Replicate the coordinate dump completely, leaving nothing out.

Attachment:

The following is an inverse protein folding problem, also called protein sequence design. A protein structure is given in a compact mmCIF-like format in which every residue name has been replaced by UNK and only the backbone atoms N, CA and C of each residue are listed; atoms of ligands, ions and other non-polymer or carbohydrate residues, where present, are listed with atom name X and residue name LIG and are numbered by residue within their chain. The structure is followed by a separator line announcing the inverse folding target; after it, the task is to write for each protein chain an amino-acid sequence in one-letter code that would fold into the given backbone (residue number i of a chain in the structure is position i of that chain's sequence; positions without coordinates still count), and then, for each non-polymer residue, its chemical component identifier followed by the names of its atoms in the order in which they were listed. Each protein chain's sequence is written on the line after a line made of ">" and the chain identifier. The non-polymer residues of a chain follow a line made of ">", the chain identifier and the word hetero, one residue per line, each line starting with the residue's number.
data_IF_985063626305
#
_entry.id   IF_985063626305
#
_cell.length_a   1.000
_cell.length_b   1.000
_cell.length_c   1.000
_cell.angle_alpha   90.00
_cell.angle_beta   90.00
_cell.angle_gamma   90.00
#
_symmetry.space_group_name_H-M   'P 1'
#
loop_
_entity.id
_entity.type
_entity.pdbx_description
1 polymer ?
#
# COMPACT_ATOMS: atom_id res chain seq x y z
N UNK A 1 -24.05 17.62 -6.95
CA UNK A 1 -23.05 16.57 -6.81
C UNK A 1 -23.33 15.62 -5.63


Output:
The following is an inverse protein folding problem, also called protein sequence design. A protein structure is given in a compact mmCIF-like format in which every residue name has been replaced by UNK and only the backbone atoms N, CA and C of each residue are listed; atoms of ligands, ions and other non-polymer or carbohydrate residues, where present, are listed with atom name X and residue name LIG and are numbered by residue within their chain. The structure is followed by a separator line announcing the inverse folding target; after it, the task is to write for each protein chain an amino-acid sequence in one-letter code that would fold into the given backbone (residue number i of a chain in the structure is position i of that chain's sequence; positions without coordinates still count), and then, for each non-polymer residue, its chemical component identifier followed by the names of its atoms in the order in which they were listed. Each protein chain's sequence is written on the line after a line made of ">" and the chain identifier. The non-polymer residues of a chain follow a line made of ">", the chain identifier and the word hetero, one residue per line, each line starting with the residue's number.
data_IF_985063626305
#
_entry.id   IF_985063626305
#
_cell.length_a   1.000
_cell.length_b   1.000
_cell.length_c   1.000
_cell.angle_alpha   90.00
_cell.angle_beta   90.00
_cell.angle_gamma   90.00
#
_symmetry.space_group_name_H-M   'P 1'
#
loop_
_entity.id
_entity.type
_entity.pdbx_description
1 polymer ?
#
# COMPACT_ATOMS: atom_id res chain seq x y z
N UNK A 1 -24.05 17.62 -6.95
CA UNK A 1 -23.05 16.57 -6.81
C UNK A 1 -23.33 15.62 -5.63